Today on Context Florida:
As the primary season continues and we near the GOP convention in July, one thing has become certain to Steven Kurlander. Whether the GOP likes it or not, Donald Trump will be the Republican presidential nominee. What’s not certain is whether Trump the GOP nominee, or if elected president, will build on his brilliant exploitation of dissatisfaction to seize a moment in history to rebuild the American political system. It’s quite popular among out-of-touch Republican conservatives to mischaracterize Trump’s success as destructive to the country. He’s being called the “anti-Republican” Republican.
Six months remain until Election Day Nov. 8. During this time, our beloved land and our frayed sensibilities will be assaulted by waves of political news, oratory, propaganda, lobbying, slogans, promises, distortions and outright lies. All of it is aimed at placing a solitary, vulnerable mortal into the most powerful and perhaps the loneliest job on earth. Political junkies will relish this pre-election tsunami. But many of our less-addictive creatures believe that life is more important than politics. Bob Driver offers tips on how to survive the election tsunami.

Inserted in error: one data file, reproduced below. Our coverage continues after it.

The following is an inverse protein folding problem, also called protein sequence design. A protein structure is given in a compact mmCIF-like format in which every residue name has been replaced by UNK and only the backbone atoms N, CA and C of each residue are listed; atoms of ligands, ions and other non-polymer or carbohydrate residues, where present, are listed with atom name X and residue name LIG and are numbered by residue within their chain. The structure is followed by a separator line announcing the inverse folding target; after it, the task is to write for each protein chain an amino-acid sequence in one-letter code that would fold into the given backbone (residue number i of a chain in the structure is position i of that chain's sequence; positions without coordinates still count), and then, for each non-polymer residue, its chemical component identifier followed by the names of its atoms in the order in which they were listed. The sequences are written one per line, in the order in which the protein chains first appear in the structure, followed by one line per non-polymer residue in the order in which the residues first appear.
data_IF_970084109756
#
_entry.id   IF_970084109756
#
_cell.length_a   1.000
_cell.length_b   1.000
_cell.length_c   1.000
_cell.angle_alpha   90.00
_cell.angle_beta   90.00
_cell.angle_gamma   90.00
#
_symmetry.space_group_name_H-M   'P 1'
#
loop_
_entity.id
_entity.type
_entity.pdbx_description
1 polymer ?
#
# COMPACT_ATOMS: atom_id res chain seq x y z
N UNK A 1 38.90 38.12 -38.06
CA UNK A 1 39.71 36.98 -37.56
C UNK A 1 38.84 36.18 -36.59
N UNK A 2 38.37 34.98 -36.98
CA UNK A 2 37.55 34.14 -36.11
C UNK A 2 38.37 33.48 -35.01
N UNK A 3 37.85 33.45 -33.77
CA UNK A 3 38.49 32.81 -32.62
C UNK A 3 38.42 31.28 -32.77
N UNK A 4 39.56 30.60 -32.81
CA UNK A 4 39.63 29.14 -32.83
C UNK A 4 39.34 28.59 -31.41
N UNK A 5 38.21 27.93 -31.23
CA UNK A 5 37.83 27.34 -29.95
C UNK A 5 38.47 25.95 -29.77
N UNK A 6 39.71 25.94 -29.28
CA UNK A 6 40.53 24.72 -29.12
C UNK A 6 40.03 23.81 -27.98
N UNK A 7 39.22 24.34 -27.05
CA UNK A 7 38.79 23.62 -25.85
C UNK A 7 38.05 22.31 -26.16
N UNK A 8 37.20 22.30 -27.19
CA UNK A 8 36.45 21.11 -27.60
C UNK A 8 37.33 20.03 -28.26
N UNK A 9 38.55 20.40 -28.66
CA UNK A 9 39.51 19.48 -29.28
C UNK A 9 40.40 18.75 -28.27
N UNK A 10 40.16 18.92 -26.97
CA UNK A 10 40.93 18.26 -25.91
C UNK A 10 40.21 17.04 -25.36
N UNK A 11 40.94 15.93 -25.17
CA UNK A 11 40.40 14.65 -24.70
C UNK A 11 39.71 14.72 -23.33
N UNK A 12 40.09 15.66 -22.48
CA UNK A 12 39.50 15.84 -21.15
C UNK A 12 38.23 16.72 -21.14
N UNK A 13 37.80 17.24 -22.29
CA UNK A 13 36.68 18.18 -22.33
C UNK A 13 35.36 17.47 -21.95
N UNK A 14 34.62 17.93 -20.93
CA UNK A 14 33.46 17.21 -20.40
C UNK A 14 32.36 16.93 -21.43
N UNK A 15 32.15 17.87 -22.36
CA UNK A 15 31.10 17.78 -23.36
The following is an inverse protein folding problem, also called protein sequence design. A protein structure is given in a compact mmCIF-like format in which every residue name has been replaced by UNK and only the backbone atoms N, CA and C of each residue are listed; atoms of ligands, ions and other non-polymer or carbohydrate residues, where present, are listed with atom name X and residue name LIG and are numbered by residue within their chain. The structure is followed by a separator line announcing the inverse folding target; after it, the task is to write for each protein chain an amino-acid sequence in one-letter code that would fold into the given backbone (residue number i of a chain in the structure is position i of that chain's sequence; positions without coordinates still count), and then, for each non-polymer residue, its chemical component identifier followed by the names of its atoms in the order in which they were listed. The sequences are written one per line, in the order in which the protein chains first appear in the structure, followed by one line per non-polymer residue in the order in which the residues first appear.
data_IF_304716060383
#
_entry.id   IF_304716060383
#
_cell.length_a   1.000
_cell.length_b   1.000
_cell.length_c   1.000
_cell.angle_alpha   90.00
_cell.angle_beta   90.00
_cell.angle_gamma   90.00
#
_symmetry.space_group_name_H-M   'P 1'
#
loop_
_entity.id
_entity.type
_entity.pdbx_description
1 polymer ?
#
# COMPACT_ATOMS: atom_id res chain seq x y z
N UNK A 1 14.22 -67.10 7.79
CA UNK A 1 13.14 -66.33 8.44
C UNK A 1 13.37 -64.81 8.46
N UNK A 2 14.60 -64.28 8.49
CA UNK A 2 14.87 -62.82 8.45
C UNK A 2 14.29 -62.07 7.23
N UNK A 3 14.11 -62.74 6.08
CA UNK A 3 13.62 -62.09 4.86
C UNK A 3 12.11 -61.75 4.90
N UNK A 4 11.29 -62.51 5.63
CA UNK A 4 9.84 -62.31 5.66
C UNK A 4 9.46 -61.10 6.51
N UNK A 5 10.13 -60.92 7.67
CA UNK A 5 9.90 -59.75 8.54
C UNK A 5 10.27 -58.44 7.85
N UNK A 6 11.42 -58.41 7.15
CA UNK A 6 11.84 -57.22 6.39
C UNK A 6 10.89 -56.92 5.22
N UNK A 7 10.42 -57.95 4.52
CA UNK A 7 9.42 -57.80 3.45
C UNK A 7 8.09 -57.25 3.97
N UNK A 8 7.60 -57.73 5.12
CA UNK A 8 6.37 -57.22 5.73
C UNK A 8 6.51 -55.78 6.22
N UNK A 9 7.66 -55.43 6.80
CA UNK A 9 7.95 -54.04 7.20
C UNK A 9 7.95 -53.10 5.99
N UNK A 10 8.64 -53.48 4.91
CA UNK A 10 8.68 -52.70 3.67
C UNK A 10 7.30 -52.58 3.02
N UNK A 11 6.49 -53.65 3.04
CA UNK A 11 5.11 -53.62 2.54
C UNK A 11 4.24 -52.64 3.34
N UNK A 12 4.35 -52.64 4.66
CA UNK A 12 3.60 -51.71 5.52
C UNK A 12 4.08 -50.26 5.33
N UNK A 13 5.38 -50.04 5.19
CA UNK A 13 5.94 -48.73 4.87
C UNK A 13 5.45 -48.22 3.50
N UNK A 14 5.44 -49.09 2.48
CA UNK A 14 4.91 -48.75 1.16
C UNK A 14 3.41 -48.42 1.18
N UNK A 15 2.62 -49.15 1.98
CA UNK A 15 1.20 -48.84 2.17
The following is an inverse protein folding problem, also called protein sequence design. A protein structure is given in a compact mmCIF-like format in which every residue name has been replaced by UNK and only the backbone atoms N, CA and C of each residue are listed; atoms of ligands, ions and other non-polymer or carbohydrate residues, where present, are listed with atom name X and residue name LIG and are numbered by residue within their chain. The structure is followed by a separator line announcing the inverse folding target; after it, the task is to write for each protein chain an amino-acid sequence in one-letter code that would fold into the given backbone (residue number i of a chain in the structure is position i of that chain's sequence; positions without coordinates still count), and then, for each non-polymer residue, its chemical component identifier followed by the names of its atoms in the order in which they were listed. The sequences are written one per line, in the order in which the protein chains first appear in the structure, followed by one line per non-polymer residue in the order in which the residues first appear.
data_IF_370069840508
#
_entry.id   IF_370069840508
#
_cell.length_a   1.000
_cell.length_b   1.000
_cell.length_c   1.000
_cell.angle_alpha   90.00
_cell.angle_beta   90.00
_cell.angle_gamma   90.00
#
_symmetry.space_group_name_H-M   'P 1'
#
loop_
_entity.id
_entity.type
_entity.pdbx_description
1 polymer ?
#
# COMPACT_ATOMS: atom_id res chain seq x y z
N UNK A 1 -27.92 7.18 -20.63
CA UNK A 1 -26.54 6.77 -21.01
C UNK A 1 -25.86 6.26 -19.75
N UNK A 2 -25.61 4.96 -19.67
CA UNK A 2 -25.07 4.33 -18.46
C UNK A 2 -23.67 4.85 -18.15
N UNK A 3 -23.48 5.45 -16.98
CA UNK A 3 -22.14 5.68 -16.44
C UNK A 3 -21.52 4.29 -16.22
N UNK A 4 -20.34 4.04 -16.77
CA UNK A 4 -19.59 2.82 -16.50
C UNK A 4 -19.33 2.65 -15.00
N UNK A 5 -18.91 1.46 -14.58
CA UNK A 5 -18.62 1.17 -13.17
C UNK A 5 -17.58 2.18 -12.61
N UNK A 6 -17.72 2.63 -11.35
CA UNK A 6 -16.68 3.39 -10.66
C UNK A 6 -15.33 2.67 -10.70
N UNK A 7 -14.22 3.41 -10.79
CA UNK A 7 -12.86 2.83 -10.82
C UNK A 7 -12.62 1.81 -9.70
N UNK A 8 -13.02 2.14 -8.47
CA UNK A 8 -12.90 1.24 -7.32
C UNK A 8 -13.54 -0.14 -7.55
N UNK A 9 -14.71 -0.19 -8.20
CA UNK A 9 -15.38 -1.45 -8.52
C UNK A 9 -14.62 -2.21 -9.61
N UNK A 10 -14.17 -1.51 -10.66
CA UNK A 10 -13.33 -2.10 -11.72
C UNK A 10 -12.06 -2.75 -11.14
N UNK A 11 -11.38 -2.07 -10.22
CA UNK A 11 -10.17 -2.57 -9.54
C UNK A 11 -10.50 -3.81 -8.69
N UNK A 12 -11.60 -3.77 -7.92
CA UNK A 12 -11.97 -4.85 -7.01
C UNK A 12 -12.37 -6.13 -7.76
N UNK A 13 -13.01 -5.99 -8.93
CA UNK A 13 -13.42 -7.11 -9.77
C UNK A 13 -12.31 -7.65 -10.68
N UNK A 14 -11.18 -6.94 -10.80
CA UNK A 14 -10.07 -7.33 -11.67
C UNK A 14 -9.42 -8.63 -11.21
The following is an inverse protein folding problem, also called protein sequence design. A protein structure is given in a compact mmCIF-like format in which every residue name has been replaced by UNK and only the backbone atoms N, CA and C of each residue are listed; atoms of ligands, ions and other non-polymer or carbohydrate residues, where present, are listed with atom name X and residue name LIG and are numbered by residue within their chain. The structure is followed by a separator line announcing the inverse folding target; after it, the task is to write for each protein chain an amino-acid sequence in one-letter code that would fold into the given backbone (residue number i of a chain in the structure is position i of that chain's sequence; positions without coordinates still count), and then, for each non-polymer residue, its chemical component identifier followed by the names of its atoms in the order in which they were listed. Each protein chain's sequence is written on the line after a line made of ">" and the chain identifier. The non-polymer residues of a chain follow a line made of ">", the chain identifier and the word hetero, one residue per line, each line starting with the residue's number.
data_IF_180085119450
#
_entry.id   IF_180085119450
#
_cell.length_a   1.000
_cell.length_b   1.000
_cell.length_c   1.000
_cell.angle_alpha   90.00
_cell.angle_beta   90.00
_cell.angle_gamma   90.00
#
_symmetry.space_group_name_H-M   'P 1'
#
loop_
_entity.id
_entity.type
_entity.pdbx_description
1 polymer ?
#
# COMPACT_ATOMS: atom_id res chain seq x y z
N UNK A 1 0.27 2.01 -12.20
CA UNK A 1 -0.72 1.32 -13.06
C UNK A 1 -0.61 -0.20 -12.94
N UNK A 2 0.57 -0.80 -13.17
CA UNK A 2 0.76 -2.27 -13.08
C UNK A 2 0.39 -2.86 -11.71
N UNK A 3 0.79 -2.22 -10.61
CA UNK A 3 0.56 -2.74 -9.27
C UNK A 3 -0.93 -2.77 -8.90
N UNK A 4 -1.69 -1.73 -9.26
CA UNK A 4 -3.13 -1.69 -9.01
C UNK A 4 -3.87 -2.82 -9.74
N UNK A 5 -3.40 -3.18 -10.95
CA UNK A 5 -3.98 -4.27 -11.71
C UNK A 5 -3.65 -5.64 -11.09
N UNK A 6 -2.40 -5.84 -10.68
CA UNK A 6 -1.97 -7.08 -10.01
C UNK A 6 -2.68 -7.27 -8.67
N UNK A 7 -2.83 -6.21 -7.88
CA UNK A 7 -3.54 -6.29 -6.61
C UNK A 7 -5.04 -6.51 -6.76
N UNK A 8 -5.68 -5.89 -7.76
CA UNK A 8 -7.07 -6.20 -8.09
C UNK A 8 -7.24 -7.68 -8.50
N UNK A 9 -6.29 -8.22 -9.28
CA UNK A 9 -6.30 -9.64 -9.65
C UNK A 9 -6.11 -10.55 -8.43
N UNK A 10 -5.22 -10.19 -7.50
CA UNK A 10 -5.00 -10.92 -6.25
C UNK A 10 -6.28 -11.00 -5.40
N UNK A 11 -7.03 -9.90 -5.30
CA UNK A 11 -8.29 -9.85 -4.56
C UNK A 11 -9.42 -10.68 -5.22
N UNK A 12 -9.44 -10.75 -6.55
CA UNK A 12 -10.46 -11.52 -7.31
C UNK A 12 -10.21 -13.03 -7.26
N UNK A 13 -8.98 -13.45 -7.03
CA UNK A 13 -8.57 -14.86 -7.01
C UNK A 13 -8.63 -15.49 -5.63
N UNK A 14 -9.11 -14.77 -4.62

As we close out the presidential nomination phase, attention is now shifting to the selection of possible running mates for Hillary Clinton and Donald Trump. This will be the first important decision that the candidates must make as they enter the general election phase of the campaign. Darryl Paulson examines some of the criteria that have been used in selecting a vice president in the past. Vice presidents are sometimes selected to unite the party. Ronald Reagan selected George H. W. Bush in an attempt to unite the conservative and eastern establishment wings of the party. Michael Dukakis of Massachusetts picked Lloyd Bentsen of Texas to try to unite the northern and southern wings of the Democratic Party. It failed.
Mel Sembler and Joy Fishman have something in common. They both had children who abused drugs. The similarities end there. Mel’s children are all alive, thank goodness. Fishman’s son, Jonathan, died of a heroin overdose in 2006, after being dumped outside of an ER in Hialeah by the dealers who sold him his final shot. Her cause is a program called Harm Reduction. Harm Reduction is a broad category of public safety and health policy reforms that includes syringe exchange programs (like Florida’s recently passed bill allowing such a pilot program in Miami-Dade County), increased access to Naloxone, a miracle drug that can harmlessly and cheaply reverse an opiate overdose as it is happening, and drug maintenance programs, such as methadone.